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Here it goes,

I'm trying to use opera dragonfly for debugging, it seems quite nice, but I'm probably doing things wrong here. First problem comes with the console.log() method:

  1. In my JavaScript code I just put something like console.log(someVariable)
  2. When I look at the error tab I can only see reports like [object MouseEvent] [object] etc.

Most of the time it's completely useless information since I usually already know my variable types. Am I using it wrong? How can I see detailed information about complex variables?

I use console.trace() in my JavaScript code expecting a useful hay stack but nothing happens. When I open up dragonfly console and use the command console.trace(something) it always returns undefined. Quite frustrating since I have dragonfly documentation right in front of me now but most of the console methods seems to do nothing useful for me. I really hope I'm using it wrong.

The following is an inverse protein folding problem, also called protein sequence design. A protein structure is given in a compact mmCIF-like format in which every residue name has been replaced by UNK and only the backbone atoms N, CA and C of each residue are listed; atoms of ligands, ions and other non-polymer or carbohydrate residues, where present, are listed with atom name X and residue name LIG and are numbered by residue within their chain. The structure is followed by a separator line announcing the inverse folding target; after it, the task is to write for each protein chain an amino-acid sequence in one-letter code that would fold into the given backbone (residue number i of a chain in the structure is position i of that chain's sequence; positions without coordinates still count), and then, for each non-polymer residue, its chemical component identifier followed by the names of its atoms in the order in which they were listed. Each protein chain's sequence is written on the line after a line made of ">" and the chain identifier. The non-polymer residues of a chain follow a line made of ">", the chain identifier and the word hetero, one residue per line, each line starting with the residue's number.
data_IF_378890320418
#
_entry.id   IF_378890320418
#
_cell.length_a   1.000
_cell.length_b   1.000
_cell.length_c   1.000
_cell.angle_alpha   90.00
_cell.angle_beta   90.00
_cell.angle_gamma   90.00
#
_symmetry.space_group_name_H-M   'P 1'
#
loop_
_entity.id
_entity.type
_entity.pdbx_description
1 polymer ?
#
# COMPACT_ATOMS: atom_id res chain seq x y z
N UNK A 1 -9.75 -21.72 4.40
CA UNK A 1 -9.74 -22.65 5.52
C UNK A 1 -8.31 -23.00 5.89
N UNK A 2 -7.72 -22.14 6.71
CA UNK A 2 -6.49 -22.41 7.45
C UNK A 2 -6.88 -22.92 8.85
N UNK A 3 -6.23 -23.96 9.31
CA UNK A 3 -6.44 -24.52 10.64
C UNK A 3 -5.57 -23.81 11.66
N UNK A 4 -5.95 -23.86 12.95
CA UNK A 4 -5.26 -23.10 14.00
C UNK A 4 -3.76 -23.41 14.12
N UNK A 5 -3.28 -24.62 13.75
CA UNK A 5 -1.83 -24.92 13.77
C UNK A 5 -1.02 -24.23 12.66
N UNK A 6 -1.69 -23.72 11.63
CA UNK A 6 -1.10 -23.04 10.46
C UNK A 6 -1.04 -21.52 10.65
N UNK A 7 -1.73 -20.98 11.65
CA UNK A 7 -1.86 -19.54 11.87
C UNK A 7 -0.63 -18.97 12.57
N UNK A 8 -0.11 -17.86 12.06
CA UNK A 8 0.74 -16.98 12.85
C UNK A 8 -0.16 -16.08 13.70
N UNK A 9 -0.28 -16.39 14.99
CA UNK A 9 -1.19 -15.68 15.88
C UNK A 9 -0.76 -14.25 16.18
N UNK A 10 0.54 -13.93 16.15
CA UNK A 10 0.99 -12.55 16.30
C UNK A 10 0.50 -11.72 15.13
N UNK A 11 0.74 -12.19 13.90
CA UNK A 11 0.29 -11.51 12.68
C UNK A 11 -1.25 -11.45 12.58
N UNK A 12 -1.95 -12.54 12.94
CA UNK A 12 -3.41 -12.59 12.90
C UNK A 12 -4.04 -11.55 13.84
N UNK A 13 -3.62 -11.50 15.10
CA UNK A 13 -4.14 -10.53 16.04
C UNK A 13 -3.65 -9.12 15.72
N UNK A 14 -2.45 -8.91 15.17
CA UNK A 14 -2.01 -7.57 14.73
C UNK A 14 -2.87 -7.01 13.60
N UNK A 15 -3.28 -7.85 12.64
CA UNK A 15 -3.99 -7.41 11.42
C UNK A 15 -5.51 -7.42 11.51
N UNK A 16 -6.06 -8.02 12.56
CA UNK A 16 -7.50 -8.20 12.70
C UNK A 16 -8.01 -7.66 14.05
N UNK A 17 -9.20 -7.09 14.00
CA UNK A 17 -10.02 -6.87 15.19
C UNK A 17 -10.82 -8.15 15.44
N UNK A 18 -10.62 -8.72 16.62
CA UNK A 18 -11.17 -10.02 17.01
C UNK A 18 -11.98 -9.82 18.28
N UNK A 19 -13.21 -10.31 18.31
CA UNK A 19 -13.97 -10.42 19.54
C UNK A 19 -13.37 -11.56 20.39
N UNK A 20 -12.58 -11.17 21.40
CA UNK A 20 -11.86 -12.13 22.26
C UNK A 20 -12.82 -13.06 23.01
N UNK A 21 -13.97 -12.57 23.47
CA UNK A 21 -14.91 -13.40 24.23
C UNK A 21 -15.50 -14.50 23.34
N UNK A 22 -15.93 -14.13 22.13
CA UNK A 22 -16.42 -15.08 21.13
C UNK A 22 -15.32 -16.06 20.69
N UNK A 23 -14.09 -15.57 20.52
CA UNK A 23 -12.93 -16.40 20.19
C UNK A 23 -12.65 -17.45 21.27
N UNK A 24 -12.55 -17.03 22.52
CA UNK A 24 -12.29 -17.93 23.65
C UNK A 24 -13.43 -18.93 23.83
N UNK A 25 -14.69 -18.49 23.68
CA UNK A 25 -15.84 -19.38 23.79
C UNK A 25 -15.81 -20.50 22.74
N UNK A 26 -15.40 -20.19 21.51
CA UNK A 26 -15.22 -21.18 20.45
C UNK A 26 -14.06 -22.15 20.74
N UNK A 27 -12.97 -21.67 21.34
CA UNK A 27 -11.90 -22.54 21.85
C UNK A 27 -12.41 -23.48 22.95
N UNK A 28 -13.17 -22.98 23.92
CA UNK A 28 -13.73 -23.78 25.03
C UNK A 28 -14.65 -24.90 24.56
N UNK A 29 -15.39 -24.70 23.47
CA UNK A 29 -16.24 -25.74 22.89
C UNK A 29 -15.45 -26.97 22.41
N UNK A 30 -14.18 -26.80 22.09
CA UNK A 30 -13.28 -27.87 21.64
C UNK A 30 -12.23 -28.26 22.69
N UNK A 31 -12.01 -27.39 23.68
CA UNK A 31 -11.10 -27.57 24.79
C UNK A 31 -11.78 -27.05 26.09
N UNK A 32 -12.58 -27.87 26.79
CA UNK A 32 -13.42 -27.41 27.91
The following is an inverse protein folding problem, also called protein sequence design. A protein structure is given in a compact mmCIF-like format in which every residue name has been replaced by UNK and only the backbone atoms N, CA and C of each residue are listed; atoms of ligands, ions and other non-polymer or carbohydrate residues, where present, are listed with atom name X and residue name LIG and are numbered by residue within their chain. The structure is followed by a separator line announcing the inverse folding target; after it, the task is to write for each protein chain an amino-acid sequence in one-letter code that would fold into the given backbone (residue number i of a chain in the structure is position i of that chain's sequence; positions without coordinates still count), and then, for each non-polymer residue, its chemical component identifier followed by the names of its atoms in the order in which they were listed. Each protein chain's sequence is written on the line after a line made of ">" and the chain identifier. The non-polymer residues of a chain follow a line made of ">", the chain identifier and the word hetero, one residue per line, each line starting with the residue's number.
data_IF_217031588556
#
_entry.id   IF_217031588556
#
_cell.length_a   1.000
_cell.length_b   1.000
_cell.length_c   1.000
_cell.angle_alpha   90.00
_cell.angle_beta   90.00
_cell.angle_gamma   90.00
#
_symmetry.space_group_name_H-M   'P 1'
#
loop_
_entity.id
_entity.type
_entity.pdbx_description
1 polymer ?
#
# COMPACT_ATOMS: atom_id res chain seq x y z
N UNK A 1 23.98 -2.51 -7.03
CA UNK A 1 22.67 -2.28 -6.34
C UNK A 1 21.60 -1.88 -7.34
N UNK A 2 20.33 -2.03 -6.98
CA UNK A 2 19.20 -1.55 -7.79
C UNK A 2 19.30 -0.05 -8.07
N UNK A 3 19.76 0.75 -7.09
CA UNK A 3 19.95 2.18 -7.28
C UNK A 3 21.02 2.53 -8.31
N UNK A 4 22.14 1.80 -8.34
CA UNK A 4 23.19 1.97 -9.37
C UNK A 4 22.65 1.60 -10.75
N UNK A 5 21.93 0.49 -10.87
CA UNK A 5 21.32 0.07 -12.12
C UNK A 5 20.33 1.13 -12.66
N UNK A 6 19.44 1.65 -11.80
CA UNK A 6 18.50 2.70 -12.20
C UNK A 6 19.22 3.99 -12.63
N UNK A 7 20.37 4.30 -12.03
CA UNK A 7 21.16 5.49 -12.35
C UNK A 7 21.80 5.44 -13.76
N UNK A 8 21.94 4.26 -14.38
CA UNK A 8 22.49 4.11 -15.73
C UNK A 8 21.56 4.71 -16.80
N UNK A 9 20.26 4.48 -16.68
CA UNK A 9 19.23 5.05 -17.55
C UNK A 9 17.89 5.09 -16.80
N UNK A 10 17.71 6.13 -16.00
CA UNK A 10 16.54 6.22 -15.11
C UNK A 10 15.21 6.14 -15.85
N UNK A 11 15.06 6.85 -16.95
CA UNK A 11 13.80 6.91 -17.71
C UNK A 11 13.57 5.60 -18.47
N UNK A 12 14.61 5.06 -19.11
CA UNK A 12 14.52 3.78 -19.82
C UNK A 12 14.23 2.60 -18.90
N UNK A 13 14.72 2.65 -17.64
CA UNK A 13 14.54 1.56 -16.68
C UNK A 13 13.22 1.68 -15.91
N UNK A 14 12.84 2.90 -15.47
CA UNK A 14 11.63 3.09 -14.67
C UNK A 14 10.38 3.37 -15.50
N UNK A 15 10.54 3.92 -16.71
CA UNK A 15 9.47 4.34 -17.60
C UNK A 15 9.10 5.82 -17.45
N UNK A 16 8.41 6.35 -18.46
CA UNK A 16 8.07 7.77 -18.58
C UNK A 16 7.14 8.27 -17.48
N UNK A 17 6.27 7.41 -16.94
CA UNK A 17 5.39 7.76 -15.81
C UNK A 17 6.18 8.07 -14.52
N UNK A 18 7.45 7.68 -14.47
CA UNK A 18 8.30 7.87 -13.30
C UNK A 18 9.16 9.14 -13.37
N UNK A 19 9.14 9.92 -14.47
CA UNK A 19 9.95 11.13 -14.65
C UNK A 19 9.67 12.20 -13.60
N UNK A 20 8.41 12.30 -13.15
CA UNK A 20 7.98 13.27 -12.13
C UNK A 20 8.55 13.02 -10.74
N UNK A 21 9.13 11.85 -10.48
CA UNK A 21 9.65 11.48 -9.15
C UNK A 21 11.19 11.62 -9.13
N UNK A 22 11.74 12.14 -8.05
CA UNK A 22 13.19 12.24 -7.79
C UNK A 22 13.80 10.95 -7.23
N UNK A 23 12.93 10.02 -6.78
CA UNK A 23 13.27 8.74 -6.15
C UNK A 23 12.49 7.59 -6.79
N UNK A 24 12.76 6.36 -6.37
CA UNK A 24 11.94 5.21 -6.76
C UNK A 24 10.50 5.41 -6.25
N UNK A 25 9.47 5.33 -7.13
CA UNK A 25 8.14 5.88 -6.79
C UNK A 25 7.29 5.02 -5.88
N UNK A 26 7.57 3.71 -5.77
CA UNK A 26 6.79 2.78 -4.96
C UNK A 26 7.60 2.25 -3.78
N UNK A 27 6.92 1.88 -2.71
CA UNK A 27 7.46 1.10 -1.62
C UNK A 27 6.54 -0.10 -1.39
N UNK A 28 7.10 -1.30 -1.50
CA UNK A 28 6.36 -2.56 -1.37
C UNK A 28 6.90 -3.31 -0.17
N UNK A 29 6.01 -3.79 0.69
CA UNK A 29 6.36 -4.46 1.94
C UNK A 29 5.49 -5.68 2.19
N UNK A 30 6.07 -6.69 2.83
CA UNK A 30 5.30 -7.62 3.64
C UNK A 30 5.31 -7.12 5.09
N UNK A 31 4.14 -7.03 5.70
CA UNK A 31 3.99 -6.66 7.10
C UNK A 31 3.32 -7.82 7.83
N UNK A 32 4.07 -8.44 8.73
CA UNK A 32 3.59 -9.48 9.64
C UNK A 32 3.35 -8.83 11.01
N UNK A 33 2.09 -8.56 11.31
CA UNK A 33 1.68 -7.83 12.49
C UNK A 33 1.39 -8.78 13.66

Does anyone knows how to extract really useful information from Dragonfly?

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which version of Opera and Dragonfly are you using? –  karlcow Jun 5 '11 at 23:32
    
Version/11.11, running on Linux x86_64 –  marcioAlmada Jun 6 '11 at 0:41

1 Answer 1

up vote 1 down vote accepted

Opera Dragonfly's console.*() methods are not yet as powerful as Firebug's. They will become more capable over time. As of now, you can not expand the object to discover properties and methods inside the console itself, but you can click an object to have its detail for inspection in the pane for inspecting objects and properties.

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My resignations about it. It's much more practical to set logs inside my scripts, but Dragonfly is still a nice tool and I'll certainly keep using it. –  marcioAlmada Jun 11 '11 at 2:47

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